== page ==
The UK's application of European patent law has been thrown into uncertainty after a High Court judge disagreed with the principle that computer programs are not patentable.
In an appeal case that was heard in November last year, The Honourable Mr Justice Kitchin heard appeals from five companies who had been told by the UK Intellectual Property Office (UKIPO, formerly the Patent Office) that their "inventions" were not patentable.
The companies involved are: Software 2000 (with a method of generating bit masks for use with laser printers); Astron Clinica (the primary appellant, with an imaging system for predicting the results of surgery); Inrotis (with two applications regarding methods of identifying groups of target proteins for drug therapy); SurfKitchen (with an improved method of getting mobile phones to access the internet); and Cyan Technology (with a method of generating data for configuring microcontrollers).
Crucially, all the applicants "exploit their inventions by selling computer programs stored on a computer-readable medium or by internet download", reads the judgment. Justice Kitchin continued: "Competitors can, of course, do the same. This presents the applicants with the problem that, without computer-program claims, they can only protect their inventions by invoking the contributory infringement provisions of section 60(2) of the Patents Act 1977".
However, the European Patent Convention (EPC), a revised version of which took effect at the end of last year, does not allow computer-program claims because they are not physical inventions. At the heart of this attitude is Article 52 of the convention, which specifically excludes "programs for computers" from patentability.
In his judgment, published on Friday, Justice Kitchin said that, based on his interpretation of the EPC, "claims to computer programs are not necessarily excluded by Article 52". In doing so, he then remitted the cases back to UKIPO for "further consideration".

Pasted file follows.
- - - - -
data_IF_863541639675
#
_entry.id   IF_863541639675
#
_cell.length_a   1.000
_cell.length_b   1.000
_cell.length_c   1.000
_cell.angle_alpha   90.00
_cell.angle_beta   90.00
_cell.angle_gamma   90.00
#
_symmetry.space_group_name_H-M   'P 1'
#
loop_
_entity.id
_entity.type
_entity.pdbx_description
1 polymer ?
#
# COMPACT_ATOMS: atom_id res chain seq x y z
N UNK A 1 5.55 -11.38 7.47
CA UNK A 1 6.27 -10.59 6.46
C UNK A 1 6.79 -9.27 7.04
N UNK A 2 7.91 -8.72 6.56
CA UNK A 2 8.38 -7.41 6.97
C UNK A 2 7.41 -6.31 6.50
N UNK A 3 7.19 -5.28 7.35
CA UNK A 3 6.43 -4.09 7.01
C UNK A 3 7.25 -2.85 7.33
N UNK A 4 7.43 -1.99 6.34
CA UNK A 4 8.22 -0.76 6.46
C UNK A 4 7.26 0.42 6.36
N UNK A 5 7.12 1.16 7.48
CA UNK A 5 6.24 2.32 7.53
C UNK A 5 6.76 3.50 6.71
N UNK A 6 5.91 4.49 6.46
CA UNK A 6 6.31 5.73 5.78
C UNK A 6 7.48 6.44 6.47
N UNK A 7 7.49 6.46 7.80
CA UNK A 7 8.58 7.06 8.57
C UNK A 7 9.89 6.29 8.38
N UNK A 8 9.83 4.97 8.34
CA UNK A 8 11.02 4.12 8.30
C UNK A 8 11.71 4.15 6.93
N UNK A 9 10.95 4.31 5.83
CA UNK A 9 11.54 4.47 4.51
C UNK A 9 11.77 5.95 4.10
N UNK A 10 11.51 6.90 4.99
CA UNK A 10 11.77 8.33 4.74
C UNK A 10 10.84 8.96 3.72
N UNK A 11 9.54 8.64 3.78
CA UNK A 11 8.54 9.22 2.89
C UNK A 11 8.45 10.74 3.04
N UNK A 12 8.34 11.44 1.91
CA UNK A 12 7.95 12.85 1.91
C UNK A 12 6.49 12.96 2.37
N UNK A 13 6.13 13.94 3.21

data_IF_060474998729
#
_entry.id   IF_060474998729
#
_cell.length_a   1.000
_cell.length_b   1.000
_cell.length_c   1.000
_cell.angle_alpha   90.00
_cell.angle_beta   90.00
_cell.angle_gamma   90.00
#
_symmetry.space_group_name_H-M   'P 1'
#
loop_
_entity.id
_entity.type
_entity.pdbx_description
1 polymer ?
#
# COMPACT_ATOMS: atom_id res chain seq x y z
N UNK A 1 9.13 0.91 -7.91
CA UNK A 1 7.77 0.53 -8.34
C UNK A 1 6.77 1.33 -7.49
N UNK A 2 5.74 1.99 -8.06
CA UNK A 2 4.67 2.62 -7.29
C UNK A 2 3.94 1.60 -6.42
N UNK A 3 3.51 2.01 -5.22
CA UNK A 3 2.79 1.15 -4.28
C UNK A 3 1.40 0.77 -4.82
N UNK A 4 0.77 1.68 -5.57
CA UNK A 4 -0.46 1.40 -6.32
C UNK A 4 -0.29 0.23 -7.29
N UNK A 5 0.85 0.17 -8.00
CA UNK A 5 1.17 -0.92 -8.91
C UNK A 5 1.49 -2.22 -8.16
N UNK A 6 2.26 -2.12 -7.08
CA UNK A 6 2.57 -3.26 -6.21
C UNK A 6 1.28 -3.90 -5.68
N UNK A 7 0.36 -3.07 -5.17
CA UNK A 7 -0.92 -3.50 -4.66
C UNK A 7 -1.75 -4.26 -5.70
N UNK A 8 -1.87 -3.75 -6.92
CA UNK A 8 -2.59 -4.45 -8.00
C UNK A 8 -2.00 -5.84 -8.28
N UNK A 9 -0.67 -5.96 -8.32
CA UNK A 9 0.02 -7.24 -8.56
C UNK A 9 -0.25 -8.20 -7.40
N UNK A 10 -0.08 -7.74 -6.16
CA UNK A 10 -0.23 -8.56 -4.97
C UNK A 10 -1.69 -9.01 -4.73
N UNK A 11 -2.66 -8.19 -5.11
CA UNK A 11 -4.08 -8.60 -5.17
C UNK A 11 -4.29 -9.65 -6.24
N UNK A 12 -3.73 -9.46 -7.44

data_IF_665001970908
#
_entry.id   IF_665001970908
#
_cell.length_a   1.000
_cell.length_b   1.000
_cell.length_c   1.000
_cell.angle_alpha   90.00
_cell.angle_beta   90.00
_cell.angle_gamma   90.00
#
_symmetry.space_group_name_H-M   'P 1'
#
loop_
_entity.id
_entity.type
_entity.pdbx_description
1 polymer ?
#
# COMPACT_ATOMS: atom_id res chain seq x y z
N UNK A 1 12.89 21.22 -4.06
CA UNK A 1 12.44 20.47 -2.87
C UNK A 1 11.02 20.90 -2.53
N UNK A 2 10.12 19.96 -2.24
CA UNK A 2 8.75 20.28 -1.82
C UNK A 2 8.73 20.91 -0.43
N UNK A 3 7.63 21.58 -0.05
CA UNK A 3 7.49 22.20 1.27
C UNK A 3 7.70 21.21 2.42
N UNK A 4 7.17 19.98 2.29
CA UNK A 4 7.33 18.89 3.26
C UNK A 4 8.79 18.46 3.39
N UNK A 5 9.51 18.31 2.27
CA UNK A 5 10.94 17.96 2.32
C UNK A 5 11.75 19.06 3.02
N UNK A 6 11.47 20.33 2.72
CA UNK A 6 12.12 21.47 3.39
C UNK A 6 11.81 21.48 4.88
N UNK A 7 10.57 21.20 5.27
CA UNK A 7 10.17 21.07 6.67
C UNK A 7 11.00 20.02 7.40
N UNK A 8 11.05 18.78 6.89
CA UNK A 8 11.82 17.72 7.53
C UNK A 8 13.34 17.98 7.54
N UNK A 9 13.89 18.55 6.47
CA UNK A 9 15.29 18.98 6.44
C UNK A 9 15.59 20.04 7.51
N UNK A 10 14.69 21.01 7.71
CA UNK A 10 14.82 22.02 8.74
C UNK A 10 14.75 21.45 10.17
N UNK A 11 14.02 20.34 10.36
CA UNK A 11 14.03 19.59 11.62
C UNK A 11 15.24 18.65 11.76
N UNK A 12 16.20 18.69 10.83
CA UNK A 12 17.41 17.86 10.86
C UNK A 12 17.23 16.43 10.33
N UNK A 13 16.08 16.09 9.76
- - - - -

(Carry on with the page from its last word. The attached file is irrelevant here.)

"In a case where claims to a method performed by running a suitably programmed computer or to a computer programmed to carry out the method are allowable, then, in principle, a claim to the program itself should also be allowable," said Justice Kitchin. "I say 'in principle' because the claim must be drawn to reflect the features of the invention which would ensure the patentability of the method which the program is intended to carry out when it is run."
"It follows that these appeals must be allowed," Justice Kitchin continued. "Each concerns a computer-related invention where the examiner has allowed claims to, in effect, a method performed by running a suitably programmed computer and to a computer programmed to carry out the method. The hearing officer has rejected corresponding program claims on the basis that they are necessarily prohibited by Article 52. For the reason I have elaborated, he erred in law in so doing."
A spokesperson for the UKIPO was not available for comment at the time of writing.
Justice Kitchin's judgement can be viewed here, hosted through a Google group for readers of the IPKat intellectual property blog, which broke the story.